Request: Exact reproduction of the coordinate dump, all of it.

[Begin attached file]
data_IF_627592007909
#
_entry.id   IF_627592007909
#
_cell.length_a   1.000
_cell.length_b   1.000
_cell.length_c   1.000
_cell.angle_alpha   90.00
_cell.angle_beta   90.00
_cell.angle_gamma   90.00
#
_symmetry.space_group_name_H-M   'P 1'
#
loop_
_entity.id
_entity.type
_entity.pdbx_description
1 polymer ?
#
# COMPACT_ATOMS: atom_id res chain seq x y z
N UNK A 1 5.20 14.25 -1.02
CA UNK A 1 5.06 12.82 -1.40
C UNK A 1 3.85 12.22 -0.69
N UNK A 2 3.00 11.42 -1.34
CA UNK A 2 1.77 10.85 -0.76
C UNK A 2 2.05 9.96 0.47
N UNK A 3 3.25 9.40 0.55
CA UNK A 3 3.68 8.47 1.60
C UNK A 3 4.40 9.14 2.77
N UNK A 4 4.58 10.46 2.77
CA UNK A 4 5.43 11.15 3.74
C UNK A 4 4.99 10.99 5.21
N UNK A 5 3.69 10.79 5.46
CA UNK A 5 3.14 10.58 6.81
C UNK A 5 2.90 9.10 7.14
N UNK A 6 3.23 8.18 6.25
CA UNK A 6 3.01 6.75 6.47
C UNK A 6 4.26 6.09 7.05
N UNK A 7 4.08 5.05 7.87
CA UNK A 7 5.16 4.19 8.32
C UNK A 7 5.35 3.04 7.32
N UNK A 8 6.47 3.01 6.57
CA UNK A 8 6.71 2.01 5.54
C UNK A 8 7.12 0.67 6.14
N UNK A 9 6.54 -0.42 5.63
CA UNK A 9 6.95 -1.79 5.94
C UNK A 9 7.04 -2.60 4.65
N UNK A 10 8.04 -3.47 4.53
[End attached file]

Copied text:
data_IF_627592007909
#
_entry.id   IF_627592007909
#
_cell.length_a   1.000
_cell.length_b   1.000
_cell.length_c   1.000
_cell.angle_alpha   90.00
_cell.angle_beta   90.00
_cell.angle_gamma   90.00
#
_symmetry.space_group_name_H-M   'P 1'
#
loop_
_entity.id
_entity.type
_entity.pdbx_description
1 polymer ?
#
# COMPACT_ATOMS: atom_id res chain seq x y z
N UNK A 1 5.20 14.25 -1.02
CA UNK A 1 5.06 12.82 -1.40
C UNK A 1 3.85 12.22 -0.69
N UNK A 2 3.00 11.42 -1.34
CA UNK A 2 1.77 10.85 -0.76
C UNK A 2 2.05 9.96 0.47
N UNK A 3 3.25 9.40 0.55
CA UNK A 3 3.68 8.47 1.60
C UNK A 3 4.40 9.14 2.77
N UNK A 4 4.58 10.46 2.77
CA UNK A 4 5.43 11.15 3.74
C UNK A 4 4.99 10.99 5.21
N UNK A 5 3.69 10.79 5.46
CA UNK A 5 3.14 10.58 6.81
C UNK A 5 2.90 9.10 7.14
N UNK A 6 3.23 8.18 6.25
CA UNK A 6 3.01 6.75 6.47
C UNK A 6 4.26 6.09 7.05
N UNK A 7 4.08 5.05 7.87
CA UNK A 7 5.16 4.19 8.32
C UNK A 7 5.35 3.04 7.32
N UNK A 8 6.47 3.01 6.57
CA UNK A 8 6.71 2.01 5.54
C UNK A 8 7.12 0.67 6.14
N UNK A 9 6.54 -0.42 5.63
CA UNK A 9 6.95 -1.79 5.94
C UNK A 9 7.04 -2.60 4.65
N UNK A 10 8.04 -3.47 4.53